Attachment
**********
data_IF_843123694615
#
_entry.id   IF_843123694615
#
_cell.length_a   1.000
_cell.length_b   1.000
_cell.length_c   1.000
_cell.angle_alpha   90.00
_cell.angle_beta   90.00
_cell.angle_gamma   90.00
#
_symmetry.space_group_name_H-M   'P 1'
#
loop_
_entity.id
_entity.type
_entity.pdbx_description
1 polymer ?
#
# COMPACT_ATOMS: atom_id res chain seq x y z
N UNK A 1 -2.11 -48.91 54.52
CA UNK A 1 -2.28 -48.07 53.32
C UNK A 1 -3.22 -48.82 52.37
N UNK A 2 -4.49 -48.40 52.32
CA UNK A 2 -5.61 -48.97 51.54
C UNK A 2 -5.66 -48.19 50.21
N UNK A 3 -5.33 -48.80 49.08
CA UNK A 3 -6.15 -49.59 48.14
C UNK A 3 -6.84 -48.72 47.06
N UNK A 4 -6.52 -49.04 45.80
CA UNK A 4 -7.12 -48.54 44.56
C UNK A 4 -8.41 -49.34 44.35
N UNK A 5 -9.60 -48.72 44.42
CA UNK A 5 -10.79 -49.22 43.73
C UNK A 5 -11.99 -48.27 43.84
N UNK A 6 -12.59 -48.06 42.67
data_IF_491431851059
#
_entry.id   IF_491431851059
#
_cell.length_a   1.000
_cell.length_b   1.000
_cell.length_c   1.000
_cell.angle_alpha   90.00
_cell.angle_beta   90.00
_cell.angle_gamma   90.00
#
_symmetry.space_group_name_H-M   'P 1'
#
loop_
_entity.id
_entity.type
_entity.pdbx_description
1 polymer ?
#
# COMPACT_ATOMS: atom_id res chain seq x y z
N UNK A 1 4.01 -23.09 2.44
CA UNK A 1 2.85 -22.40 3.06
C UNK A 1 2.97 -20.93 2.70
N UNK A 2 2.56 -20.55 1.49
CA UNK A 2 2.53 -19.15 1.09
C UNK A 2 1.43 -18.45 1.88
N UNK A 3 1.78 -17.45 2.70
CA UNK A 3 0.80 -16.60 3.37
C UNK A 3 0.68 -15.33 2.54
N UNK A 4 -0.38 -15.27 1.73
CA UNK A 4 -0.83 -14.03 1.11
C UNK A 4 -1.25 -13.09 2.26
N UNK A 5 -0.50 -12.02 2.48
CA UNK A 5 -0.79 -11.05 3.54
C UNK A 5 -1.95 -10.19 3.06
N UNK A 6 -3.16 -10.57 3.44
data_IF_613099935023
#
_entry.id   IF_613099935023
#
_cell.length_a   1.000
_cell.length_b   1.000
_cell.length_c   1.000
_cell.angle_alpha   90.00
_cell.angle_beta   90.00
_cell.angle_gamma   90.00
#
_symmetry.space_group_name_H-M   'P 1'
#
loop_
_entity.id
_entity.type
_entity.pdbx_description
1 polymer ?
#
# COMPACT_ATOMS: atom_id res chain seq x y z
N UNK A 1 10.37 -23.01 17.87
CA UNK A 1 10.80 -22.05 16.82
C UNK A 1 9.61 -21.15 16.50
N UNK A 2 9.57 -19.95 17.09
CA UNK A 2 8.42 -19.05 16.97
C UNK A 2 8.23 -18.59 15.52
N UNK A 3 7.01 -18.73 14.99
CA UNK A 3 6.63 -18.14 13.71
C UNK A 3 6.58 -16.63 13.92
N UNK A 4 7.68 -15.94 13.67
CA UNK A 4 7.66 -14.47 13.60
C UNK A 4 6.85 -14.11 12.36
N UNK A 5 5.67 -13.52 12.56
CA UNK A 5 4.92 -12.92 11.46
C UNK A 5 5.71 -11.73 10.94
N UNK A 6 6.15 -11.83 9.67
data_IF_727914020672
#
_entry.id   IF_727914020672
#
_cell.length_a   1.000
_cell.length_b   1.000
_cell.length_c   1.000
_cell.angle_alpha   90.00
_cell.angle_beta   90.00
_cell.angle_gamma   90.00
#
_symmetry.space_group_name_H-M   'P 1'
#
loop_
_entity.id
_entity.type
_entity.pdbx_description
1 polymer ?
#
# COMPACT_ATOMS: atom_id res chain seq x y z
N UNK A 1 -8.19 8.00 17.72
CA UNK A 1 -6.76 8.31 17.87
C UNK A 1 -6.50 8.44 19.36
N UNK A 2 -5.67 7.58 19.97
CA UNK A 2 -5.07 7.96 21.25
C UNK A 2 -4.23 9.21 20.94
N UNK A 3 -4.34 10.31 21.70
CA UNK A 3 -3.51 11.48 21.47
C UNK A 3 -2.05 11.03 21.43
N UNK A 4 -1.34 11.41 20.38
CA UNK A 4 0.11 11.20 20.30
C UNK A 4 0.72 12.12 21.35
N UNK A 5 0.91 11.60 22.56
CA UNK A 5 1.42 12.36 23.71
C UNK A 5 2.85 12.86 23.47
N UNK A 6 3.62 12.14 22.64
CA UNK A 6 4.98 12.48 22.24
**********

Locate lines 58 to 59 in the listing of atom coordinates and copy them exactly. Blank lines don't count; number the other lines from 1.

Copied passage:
CA UNK A 1 2.85 -22.40 3.06
C UNK A 1 2.97 -20.93 2.70